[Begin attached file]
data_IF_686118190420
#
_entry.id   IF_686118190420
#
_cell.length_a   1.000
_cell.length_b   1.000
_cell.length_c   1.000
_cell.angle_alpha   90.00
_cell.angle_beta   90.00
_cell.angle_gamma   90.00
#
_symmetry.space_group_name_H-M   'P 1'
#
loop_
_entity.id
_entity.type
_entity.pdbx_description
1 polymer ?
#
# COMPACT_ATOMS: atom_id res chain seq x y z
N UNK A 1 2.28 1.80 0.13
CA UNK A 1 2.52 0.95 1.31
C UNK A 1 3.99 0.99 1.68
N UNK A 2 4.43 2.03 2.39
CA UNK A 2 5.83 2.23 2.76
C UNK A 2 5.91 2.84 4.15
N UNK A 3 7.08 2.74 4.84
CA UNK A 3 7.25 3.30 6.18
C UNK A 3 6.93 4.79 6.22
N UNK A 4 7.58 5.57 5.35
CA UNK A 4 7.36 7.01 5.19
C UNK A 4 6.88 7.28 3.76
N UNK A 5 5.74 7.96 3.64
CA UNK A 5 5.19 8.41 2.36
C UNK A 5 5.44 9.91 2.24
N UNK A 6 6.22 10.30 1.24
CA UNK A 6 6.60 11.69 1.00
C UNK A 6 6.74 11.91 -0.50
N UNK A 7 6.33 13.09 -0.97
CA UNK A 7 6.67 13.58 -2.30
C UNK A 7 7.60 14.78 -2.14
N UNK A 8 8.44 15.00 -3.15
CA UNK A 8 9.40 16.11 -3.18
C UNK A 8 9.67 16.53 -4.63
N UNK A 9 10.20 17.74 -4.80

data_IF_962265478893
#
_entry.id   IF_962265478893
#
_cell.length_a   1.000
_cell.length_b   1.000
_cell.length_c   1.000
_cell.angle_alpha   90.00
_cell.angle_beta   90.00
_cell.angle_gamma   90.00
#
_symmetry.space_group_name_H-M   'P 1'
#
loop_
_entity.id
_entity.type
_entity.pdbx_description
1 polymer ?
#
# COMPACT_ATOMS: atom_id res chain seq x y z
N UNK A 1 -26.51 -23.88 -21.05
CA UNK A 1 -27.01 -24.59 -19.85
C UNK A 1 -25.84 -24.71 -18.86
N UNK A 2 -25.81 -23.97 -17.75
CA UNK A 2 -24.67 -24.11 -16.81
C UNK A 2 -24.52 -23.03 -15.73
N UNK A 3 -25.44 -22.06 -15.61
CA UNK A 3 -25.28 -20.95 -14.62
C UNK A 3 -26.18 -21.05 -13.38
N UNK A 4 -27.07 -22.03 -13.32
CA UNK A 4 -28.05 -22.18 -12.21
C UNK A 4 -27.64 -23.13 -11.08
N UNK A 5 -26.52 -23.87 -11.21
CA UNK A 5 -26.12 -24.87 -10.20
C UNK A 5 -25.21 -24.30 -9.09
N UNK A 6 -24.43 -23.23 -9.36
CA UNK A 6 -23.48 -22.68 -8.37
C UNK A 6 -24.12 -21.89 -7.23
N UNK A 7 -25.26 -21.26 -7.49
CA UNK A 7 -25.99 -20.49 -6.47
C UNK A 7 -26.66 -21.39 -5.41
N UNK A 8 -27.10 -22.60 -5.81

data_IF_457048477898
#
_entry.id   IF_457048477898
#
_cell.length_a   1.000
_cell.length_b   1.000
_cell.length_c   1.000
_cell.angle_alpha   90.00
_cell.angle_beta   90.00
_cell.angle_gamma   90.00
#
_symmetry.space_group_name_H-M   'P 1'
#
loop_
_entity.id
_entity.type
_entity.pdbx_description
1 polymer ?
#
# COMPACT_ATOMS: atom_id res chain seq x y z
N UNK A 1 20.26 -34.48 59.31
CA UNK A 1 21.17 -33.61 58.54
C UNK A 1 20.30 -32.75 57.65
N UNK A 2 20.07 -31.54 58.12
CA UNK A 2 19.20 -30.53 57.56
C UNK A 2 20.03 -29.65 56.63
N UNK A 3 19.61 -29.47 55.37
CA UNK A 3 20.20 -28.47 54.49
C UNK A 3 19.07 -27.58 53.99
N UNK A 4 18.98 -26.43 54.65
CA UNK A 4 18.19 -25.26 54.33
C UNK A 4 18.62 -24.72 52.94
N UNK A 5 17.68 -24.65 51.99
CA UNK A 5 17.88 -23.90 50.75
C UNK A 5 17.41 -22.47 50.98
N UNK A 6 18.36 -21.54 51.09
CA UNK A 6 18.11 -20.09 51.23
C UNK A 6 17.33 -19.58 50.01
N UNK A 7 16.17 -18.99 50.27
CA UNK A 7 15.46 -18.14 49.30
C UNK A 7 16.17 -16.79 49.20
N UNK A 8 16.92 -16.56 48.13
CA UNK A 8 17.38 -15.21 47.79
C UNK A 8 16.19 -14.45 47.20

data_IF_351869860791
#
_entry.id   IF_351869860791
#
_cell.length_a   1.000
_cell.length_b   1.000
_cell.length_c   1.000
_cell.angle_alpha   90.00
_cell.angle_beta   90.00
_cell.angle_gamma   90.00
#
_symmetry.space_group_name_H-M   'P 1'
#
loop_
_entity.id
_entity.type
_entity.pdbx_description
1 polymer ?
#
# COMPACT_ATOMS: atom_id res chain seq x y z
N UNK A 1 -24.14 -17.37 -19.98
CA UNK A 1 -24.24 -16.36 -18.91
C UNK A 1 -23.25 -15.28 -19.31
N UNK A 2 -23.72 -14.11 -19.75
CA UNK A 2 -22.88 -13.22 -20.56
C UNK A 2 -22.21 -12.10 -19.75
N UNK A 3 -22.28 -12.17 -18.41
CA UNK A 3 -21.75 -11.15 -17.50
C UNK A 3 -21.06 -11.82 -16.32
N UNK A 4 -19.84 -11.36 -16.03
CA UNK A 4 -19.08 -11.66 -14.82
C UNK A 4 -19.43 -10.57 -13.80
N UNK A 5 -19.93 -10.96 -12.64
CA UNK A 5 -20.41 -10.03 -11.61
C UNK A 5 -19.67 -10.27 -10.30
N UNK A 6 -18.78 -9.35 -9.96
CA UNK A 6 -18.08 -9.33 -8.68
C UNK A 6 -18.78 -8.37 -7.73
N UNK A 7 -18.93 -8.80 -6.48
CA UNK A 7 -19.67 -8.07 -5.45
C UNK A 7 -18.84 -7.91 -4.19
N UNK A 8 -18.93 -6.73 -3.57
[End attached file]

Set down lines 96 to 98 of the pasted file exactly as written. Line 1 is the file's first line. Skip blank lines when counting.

_cell.angle_beta   90.00
_cell.angle_gamma   90.00
#